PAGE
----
Continuing Education Provides Opportunities

by Katie Sloan

Higher education expands beyond traditional campuses.

As the economy sputters and continues to shift from manufacturing to service-oriented jobs, private universities have built a strong niche with targeted programs. Landlords and developers can benefit from the demand for focused degrees and continuing education.

The demand for higher education by working adults has enabled private accelerated college programs to soar. While this demand has been present for several years, the recession has added another dimension to it. Working adults with families and full-time careers, as well as other non-traditional students, now have numerous options with which to acquire a college degree.

Due to the dramatic increases in demand for higher education, private for-profit (commercial) providers of business, technology, health care, and management education have flourished. The increase in demand for vocational education is attributable to shifts in the U.S. and international economy from an industrial/manufacturing base to a service-oriented economy heavily reliant on new technologies. At the same time, non-traditional students (who are working adults over 25 years old) are starting to outnumber the traditional 18-to-24-year-old students in residential colleges and universities, and in community colleges. With student demand for private for-profit colleges on the rise, their percent of the higher education market will continue to increase.

Four of the major players in the private for-profit student arena are Strayer University, The University of Phoenix, DeVry University, and ITT Technical Institute.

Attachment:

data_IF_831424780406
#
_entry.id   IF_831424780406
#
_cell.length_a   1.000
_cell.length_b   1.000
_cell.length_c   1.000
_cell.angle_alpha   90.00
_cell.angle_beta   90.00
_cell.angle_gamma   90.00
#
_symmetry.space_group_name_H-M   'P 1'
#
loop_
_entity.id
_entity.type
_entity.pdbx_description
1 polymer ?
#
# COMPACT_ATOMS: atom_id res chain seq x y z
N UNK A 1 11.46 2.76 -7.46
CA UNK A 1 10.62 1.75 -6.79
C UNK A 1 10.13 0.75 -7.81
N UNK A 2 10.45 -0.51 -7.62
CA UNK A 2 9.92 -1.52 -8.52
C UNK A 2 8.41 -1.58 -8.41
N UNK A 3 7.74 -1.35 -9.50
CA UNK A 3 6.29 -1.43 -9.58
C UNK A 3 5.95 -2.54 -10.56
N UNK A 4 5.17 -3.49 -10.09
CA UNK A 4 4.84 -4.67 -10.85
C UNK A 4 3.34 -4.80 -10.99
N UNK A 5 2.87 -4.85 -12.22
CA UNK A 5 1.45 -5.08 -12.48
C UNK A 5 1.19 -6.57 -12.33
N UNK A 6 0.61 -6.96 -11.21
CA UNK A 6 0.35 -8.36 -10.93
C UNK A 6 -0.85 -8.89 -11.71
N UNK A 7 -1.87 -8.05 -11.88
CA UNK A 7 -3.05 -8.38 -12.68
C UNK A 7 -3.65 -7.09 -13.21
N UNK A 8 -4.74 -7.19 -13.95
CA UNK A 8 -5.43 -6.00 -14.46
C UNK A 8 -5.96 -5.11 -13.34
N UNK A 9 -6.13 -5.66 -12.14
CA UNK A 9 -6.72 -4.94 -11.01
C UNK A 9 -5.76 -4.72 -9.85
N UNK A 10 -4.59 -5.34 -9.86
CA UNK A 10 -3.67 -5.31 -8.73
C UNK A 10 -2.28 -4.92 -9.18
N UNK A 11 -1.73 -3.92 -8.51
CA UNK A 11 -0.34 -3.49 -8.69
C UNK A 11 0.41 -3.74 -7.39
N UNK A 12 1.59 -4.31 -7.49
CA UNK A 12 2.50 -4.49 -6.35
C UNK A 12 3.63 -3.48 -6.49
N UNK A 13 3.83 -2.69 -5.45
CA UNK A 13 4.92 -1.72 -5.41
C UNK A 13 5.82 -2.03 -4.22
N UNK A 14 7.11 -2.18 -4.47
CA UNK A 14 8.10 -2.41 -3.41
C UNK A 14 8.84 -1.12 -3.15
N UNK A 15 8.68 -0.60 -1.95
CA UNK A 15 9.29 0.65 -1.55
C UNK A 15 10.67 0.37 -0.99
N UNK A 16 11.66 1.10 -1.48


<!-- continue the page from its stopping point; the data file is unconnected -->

Strayer University is located on 80 campuses primarily in the South and Eastern regions of the United States. The number of campuses has nearly doubled in the last three years. As a private for-profit university, Strayer University’s campuses are typically in three- to five-year leased office space strategically located in the suburbs of tier one and two cities. The average campus space is 15,000 square feet. Approximately half of the student enrollment takes classes online. In most locations, Strayer University prefers business center space. Locations must provide ample parking, security, and signage. Interstate visibility is not of prime importance.

The trend at the University of Phoenix is for continued expansion and growth based in part on its acquisition of Axia College and the merging of online and campus venues. The University of Phoenix has 200 campuses and learning centers in 39 states and offers 40 on-line degree programs. The University enrollment is over 450,000 students. The University of Phoenix may open multiple sites within the same city with a primary site of 30,000 to 65,000 square feet and supplemental sites of 20,000 to 40,000 square feet. All locations are in Class A buildings with signage and interstate visibility.

DeVry University has 90 locations in 26 states and locates campuses in suburban communities and urban neighborhoods. DeVry foresees opportunities of expansion to locations in larger cities. DeVry has varying needs, depending on market size. Leased campus sites range from 70,000 to 150,000 square feet and teaching centers vary from 5,000 to 20,000 square feet, with preferences for Class A office facilities.

ITT Technical Institute is a leading private for-profit school offering technology-oriented programs. ITT Tech offers career-focused degree programs at more than 100 ITT Technical Institutes in 39 states. ITT opens multiple sites in tier one cities. Larger markets will have sites of 30,000 to 65,000 square feet while tier two cities will have somewhat smaller locations. The preferred locations are flex/business center space in business parks that have ample parking, signage, and strong ‘blue collar’ demographics.

Lease opportunities exist for accommodating the space needs of these private for-profit institutions. Numerous indicators–economic, educational, demographic, and employment–point to continued increases in private for-profit college enrollment. Intuitively, one would assume that an increase in enrollment would lead to an increase in the demand for commercial square footage. However, technology must be factored into this anticipated growth. Online course offerings are expanding among private for-profit institutions and these increases, coupled with a population that is increasingly technologically savvy, will reduce the demand for physical space.


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